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A world full of Internet-connected devices is a giant step closer to reality thanks to a new communications system that works without batteries or wires for power.
Just as we use mirrors to reflect light, or turbines to catch the wind, this technique — known as "ambient backscatter"— co-opts transmissions from TV and cellular towers and reflects them to exchange information between wireless devices. These waves serve as both a source of power and carriers of information.
"We just use existing signals all around us," Shyam Gollakota, an assistant professor of computer science and engineering at the University of Washington in Seattle, explained to NBC News.
He and colleagues built a proof-of-concept system consisting of credit-card-size electronic devices that use antennas to detect, harness and reflect a TV signal, which is then picked up by similar devices.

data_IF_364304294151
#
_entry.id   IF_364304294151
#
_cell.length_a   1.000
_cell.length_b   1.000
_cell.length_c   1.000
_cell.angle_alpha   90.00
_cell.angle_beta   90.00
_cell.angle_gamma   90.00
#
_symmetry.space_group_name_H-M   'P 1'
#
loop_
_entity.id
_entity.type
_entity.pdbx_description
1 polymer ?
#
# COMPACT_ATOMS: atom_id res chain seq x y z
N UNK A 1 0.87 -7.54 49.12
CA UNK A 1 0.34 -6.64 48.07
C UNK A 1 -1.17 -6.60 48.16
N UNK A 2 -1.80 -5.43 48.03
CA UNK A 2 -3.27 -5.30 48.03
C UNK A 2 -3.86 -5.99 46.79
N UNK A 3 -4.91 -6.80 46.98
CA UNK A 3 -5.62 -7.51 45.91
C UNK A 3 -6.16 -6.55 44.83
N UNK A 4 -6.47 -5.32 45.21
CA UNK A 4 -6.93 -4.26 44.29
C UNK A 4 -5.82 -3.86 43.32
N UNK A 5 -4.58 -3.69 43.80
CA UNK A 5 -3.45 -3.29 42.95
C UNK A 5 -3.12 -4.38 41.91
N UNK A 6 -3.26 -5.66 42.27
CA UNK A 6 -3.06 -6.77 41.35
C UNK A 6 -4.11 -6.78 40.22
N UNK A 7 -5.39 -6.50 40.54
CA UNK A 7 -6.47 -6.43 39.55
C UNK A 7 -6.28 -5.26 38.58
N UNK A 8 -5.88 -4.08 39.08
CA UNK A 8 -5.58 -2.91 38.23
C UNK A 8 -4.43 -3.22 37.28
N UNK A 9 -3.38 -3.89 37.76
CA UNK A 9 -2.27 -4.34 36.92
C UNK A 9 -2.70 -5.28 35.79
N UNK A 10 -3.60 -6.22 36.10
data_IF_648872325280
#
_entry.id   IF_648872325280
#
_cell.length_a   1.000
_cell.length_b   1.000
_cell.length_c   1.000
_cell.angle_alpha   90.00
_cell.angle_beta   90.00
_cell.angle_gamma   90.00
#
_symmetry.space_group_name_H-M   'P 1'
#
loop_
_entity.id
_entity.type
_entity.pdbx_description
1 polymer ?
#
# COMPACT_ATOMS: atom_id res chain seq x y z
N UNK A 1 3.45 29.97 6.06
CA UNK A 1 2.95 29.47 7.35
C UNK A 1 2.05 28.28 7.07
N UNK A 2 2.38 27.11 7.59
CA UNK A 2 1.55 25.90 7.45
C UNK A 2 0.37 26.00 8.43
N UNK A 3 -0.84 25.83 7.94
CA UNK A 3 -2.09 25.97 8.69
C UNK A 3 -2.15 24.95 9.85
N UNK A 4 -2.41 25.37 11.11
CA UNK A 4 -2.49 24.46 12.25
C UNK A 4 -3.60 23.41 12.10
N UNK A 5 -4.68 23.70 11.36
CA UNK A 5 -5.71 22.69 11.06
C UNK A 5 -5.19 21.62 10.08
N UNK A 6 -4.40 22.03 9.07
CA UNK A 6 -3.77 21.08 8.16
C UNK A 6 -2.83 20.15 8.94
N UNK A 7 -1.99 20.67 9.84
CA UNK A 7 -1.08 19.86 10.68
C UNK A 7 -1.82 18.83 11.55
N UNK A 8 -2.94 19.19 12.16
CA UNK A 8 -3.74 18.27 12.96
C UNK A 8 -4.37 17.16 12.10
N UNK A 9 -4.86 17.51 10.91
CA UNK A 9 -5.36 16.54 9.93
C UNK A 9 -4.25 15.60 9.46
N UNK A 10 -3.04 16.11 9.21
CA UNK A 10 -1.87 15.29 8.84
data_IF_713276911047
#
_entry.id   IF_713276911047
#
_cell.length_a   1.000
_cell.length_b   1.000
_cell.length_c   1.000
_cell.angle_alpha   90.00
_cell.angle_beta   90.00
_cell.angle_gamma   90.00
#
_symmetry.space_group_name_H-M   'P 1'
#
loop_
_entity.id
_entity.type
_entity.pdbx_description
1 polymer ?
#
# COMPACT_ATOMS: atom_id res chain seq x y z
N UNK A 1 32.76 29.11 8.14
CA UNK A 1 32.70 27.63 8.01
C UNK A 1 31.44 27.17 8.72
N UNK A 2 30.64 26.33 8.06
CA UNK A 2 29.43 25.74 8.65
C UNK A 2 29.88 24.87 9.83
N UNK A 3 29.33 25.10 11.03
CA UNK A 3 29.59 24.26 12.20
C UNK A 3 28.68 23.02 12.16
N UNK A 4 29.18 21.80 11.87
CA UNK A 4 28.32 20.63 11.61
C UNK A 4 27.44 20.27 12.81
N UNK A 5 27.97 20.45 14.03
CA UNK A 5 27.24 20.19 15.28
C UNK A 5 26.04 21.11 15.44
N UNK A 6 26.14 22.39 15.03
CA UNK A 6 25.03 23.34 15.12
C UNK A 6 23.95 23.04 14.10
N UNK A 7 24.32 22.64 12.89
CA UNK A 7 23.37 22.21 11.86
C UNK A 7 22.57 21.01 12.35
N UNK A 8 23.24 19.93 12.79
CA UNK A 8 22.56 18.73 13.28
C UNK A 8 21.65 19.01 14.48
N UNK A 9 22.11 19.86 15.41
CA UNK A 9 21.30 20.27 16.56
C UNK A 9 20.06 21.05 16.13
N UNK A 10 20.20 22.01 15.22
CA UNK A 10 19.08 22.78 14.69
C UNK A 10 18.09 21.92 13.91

Since TV signals are reflected off buildings, cars, trees and everything else in a city as it travels from a transmission tower to a TV set, the extra reflection doesn't degrade the signal. "Our reflection is yet just another reflection," Gollakota said.
The prototype devices communicate with each other over a distance of several feet. They flash little LED lights when they receive a signal from another device.
The applications of the technology are limitless: a keychain that sends out a text message to its owner's mobile phone when it falls out of a pocket, for instance; or an array of pad-like sensors embedded in a roof that relay a message to a homeowner when a water leak is detected.
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